HOW BDD AFFECTS LIVES:: HOSPITALIZATION

Posted on July 19th, 2011, by admin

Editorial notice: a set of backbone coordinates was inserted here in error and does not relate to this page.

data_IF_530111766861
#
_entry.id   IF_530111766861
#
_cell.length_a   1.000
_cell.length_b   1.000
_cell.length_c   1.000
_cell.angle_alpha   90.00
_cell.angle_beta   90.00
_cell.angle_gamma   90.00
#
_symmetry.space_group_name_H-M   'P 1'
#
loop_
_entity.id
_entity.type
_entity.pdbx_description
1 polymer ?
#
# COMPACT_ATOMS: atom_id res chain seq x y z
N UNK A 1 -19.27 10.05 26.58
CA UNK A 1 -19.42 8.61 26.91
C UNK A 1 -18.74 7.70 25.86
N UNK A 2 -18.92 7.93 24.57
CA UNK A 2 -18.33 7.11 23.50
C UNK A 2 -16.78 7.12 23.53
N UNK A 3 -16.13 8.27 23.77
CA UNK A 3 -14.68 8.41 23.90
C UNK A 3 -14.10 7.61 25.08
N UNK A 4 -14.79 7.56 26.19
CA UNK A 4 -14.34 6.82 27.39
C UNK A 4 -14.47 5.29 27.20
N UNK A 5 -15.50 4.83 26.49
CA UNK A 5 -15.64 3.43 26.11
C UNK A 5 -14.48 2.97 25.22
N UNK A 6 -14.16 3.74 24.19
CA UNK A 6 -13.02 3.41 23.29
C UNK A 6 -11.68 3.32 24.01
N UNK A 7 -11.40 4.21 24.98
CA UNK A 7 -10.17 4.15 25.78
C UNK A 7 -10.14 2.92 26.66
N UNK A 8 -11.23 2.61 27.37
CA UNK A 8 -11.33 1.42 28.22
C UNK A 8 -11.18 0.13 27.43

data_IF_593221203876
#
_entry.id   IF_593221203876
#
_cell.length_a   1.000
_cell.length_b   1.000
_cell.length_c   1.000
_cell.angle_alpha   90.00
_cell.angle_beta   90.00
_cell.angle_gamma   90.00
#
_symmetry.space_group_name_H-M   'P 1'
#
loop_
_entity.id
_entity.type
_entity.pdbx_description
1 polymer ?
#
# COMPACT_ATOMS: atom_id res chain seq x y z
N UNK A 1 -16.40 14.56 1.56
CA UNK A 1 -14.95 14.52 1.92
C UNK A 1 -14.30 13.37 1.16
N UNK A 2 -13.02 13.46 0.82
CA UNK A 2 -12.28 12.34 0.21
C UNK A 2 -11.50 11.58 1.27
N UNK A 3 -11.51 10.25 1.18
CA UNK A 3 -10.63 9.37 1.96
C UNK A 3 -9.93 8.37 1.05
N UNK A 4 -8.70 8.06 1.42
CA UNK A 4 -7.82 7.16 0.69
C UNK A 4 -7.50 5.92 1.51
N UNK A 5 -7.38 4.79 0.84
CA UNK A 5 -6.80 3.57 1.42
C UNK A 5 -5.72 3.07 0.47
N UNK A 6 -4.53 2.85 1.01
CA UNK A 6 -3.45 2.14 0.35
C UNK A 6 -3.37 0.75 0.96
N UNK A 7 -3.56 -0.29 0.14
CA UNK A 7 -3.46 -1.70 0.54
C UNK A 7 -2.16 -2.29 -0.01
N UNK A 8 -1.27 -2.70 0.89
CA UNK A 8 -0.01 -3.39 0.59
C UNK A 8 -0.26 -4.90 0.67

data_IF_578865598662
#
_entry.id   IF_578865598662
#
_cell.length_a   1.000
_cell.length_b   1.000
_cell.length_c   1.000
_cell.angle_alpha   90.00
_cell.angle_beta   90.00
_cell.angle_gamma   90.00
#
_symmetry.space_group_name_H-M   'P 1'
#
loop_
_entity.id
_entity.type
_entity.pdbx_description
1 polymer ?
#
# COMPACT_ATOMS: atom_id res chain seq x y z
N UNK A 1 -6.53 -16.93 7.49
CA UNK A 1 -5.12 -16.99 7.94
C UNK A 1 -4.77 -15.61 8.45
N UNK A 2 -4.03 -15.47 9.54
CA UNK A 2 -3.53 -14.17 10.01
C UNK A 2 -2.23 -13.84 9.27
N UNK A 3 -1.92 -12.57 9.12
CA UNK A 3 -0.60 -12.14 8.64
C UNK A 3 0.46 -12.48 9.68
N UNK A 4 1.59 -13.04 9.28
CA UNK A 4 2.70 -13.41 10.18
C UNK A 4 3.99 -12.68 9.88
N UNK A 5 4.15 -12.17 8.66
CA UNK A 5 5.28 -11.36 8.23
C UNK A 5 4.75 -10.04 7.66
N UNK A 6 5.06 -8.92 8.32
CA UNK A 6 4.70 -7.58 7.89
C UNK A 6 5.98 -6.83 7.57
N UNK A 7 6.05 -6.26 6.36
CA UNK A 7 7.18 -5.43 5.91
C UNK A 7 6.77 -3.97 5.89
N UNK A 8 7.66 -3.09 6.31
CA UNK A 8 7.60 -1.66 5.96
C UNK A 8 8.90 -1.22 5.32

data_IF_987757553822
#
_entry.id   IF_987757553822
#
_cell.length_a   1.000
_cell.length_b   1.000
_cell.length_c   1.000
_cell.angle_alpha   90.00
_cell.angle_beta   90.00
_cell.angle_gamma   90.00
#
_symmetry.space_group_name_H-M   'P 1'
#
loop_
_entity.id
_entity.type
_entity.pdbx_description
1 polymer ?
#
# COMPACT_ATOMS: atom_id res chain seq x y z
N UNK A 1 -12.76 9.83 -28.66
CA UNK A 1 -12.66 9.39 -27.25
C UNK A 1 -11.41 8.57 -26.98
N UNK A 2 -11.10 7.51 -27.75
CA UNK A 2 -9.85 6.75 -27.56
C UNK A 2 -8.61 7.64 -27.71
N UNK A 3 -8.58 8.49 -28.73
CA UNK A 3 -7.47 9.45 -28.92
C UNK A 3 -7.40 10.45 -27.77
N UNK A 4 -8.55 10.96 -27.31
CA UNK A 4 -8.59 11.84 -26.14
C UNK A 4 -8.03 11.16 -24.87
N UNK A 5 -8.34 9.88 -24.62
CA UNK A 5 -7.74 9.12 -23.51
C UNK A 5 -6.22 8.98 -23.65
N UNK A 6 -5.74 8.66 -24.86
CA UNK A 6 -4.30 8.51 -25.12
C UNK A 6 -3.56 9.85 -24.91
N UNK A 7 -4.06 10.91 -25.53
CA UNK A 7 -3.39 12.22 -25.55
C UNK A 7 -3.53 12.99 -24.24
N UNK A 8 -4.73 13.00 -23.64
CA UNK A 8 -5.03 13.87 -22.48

BDD commonly leads to hospitalization. Hospitalization occurs for a variety of reasons, including depression due to BDD, accidents, a suicide attempt, or because unsuccessful medical or surgical treatment spurs suicidal thoughts or plans. Nearly 40% of the people in my studies have been psychiatrically hospitalized. Twenty-six percent attributed at least one psychiatric hospitalization primarily to their BDD symptoms.You may recall that in the only psychiatric impatient study that’s been done in BDD, 13% of the patients had BDD. This finding is surprising, because BDD isn’t usually looked for or recognized in inpatient settings. In this study, BDD was much more common than many other psychiatric disorders. Thirteen of the 16 patients with BDD considered BDD their biggest problem or a major problem. Those with BDD were more severely ill than those who didn’t have it, and their overall functioning was poorer.I’m aware of several young people who had such severe BDD that they had to go to live in a nursing home. They hadn’t responded to numerous treatments and hospitalizations, and they were so incapacitated by their symptoms that neither they nor their family members could care for them.I met Lawrence in the hospital after he’d tried to kill himself. He was agitated, anxious, and very depressed. This is how he described the reason he was in the hospital. “When I started graduate school in physics, I was troubled by not having many friends and also by a sense of my dramatically receding hairline. My hair had been very slowly receding for some time, but in the past month it became very quick. A few weeks ago I examined my hair and noticed excessive hair loss and decreased density in the front. Even on a daily basis I could see the change. Lots of hair came out in the shower in my hand.”I worried about how I would have to present myself with my new appearance to my old friends. I also worried about how I could meet new people with my hair the way it was. My self-esteem plummeted, and I felt like a social failure. I couldn’t concentrate on my studies. I started to wonder if people were talking about me or laughing at me.”In the past week I started to panic. I felt very anxious. I was worrying more and more about how I  looked and what other people thought of me. I worried that it would get worse and that I’d become bald. I couldn’t stop thinking about it, and I felt I was falling apart. I was crying, looking at myself in the mirror. I thought I was collapsing, eroding, and I tried to kill myself.”When his family came to visit him in the hospital, Lawrence hadn’t been able to tell them why he was there. “I’m much too embarrassed to tell them about it,” he said. “I’m afraid they won’t take it seriously. I’m afraid people will think it’s trivial, silly, or pitiful. I’m afraid they’ll see me as vain. And if I bring it up, I’m afraid they’ll notice how bad my hair is.”      J;Even when BDD symptoms are this severe, many people never discuss them. They keep them a secret not only from family but also from hospital staff. BDD symptoms are usually never even mentioned in the medical record, even for patients whose main problem is BDD.*144\204\8*

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